The intersection near where police conducted a render-safe procedure to ensure contents of the backpack were safe. (Lee Talbert/Johnson City Press)
It is still being determined whether charges will be placed against the suspect of a Johnson City Police and bomb squad investigation on Lamont Street on Friday night, police said Monday.
Police said the bomb suspect called 911 around 9 p.m. to report that he was feeling suicidal and homicidal and had a backpack with a bomb inside.
“The suspect called it in,” said JCPD Capt. Brian Rice, who was with the bomb squad. “He was obviously suffering from some emotional problems.”
The backpack was found on the sidewalk in front of 420 Lamont Street, and Rice said the bomb squad used a device called a disrupter to determine the contents of the backpack.
“We used one of our remote opening tools to actually open the backpack up so we could get to the device and we could conduct diagnostics on it,” Rice said. “It means we don’t have to be on top of it when we open something up.
“We found what I consider to be some explosive components, but there wasn’t a complete device.”
However, there were items in the backpack that suggest the suspect was attempting to make a complete bomb, Rice said.
“Once we got the items out of the backpack we conducted diagnostics on it and followed through with the render-safe procedures to make sure that the device was safe and incapable of detonating,” Rice said.
Rice said an explosion or blast some witnesses in the area have been describing was part of the bomb squad’s render-safe procedure conducted with the disrupter.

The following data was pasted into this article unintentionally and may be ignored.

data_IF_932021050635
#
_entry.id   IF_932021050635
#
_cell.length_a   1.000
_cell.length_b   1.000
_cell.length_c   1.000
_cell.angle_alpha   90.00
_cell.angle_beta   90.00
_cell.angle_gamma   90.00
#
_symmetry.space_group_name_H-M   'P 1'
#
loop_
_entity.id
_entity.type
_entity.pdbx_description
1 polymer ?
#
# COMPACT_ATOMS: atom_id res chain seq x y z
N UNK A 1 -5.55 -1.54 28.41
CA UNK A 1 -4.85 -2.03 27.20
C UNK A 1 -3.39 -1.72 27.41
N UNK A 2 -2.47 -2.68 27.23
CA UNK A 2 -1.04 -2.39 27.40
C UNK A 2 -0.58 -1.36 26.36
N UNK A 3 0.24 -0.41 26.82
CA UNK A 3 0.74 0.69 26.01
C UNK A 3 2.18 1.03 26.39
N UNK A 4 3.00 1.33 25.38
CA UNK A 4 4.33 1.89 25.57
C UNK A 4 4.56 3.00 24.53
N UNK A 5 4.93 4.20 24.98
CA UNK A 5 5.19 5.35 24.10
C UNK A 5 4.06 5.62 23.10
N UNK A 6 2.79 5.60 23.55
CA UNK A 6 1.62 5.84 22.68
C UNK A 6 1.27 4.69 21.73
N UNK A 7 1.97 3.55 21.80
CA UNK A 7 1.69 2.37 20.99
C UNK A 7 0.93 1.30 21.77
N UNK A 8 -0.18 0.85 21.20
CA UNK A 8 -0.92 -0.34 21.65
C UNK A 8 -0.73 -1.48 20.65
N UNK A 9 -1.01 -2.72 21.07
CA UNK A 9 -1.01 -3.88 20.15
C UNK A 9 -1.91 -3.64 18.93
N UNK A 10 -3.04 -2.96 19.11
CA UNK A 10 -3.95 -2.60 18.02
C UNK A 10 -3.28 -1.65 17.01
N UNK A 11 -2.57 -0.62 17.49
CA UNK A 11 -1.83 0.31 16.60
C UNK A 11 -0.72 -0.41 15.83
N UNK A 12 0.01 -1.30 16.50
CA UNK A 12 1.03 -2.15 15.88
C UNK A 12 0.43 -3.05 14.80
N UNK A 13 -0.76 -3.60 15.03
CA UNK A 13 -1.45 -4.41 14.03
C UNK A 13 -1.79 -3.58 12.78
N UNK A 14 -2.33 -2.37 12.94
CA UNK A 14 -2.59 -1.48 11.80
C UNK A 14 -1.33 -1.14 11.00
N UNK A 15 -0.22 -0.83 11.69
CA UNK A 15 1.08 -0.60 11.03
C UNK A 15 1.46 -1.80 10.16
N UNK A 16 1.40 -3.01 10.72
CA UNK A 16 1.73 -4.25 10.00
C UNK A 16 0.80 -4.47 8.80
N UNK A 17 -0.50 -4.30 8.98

“It wasn’t a blast,” Rice said. “It probably sounded like a gunshot or something like that. The device was not detonated.”
When asked to explain the render-safe procedure, Rice said, “I can’t. It’s part of our operating procedures on how we deal with devices and that’s something we really can’t discuss.”
The road was blocked off to traffic during the investigation Friday as part of the bomb squad’s protocol.
“We follow all bomb squad protocols for the bomb squad activations,” Rice said.
The residents around the sidewalk where the bomb was found were notified of the situation by police, Rice said.
“We went to the areas adjacent and right around the package,” Rice said. “It’s kind of a standard thing. We went door to door speaking with people. Most of the time, in these situations, we can’t force anyone to leave. We ask people if they want to evacuate or shelter in place.”
Rice said shelter in place means people can take shelter in the far side of their home away from windows and doors.
“If it had been a larger device, of course, that dictates how far we go as far as evacuation,” Rice said. “It was a relatively small device, though.”
More details about the bomb were not readily available as police confer about the possibility of charges being placed on the suspect.
“A lot of that stuff I really can’t comment on right now since we still have an ongoing investigation,” Rice said. “We are still trying to see where we are going to go with it to see if charges are going to be placed and what should happen from here.”
Because of medical problems associated with the suspect, Rice said they weren’t able to take him into custody that night.
“We’re still following up and looking at that as a possibility to see if charges are going to be placed in the future at some point,” Rice said.Related article: